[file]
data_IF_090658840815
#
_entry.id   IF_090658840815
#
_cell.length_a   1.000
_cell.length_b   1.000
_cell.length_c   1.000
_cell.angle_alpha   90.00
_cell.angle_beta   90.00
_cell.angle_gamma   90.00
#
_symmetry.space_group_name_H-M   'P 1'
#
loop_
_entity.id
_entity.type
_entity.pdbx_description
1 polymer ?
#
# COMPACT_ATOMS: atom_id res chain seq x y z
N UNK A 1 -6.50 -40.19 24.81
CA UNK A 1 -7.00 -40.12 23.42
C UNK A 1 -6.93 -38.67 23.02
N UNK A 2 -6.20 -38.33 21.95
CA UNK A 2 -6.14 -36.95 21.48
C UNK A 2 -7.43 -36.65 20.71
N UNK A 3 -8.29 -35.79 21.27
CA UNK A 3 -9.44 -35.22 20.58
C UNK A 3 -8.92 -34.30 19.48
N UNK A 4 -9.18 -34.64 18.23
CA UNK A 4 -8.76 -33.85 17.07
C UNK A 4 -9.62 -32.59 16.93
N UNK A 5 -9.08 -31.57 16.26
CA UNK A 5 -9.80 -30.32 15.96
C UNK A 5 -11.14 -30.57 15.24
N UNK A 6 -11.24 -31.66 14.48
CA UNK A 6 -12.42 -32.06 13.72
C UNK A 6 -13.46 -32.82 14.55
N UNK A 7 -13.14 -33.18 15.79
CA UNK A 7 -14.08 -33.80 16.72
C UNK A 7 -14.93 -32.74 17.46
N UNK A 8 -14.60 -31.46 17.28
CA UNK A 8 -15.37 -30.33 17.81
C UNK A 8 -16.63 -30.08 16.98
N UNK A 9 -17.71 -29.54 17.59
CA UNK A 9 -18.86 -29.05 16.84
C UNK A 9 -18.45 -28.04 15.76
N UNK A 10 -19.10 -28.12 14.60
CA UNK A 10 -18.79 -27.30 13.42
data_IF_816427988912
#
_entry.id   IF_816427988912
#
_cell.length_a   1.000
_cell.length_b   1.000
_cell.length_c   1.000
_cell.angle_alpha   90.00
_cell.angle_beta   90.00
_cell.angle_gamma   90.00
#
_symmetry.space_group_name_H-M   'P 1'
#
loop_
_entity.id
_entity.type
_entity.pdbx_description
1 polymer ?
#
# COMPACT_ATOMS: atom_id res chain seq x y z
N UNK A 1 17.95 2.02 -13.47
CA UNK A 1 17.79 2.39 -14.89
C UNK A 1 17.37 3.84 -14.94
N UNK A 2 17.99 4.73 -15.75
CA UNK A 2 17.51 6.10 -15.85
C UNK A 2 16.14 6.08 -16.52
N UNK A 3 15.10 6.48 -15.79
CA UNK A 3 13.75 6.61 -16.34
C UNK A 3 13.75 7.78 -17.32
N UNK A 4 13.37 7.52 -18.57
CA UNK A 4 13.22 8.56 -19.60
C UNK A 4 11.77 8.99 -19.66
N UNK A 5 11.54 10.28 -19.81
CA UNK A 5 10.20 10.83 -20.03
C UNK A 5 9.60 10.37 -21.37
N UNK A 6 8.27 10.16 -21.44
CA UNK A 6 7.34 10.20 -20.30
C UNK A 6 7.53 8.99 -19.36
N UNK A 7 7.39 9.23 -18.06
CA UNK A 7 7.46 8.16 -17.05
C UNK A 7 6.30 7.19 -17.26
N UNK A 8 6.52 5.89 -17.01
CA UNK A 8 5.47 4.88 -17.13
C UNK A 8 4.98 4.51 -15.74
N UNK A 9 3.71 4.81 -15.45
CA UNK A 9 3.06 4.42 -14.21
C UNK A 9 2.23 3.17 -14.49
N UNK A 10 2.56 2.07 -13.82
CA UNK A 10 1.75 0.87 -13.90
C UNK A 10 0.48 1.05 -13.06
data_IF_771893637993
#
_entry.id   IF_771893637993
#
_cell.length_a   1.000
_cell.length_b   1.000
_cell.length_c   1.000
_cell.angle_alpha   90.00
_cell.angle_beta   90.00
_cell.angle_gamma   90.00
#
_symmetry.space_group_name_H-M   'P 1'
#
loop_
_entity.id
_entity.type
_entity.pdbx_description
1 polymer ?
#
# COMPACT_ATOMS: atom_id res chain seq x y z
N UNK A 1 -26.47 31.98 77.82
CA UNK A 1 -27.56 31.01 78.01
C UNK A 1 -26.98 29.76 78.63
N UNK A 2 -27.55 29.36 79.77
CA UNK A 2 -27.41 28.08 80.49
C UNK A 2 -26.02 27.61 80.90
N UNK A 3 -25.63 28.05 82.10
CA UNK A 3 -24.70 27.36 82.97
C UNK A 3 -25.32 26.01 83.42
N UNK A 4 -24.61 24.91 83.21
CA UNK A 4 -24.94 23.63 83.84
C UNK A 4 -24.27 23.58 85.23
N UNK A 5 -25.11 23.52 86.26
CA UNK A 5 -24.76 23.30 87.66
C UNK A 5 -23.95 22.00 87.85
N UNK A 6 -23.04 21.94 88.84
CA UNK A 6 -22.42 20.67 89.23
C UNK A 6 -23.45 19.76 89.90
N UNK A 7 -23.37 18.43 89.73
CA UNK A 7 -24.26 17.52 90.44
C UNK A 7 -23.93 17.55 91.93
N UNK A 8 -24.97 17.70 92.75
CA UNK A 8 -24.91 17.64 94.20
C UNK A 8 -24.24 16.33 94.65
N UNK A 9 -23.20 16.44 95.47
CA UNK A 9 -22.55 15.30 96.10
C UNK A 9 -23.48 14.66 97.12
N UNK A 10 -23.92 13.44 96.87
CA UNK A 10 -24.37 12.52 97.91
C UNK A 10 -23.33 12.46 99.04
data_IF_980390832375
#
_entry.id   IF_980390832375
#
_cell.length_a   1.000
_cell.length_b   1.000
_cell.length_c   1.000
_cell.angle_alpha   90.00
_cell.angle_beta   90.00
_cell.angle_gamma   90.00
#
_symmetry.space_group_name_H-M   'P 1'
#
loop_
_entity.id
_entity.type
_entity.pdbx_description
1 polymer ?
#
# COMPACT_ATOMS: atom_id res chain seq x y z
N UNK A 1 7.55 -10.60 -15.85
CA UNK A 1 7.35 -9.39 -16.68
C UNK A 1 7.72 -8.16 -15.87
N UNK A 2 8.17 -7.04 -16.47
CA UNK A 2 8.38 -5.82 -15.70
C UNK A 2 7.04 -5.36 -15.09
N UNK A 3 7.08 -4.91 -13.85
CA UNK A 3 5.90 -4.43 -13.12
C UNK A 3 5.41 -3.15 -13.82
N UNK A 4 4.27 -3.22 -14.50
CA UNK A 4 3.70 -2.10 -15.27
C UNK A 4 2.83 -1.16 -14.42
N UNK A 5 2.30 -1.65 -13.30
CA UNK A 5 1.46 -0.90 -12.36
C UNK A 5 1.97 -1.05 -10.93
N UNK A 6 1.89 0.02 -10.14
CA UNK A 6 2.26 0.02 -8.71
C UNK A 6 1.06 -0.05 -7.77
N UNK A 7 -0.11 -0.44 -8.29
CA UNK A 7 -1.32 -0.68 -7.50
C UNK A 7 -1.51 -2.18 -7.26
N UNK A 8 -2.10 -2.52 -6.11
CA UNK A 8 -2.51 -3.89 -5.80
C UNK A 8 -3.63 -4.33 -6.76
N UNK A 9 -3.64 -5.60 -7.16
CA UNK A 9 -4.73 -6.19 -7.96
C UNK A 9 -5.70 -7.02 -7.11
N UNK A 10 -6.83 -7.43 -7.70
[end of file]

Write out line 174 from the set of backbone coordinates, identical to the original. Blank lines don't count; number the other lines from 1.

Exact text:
CA UNK A 2 8.38 -5.82 -15.70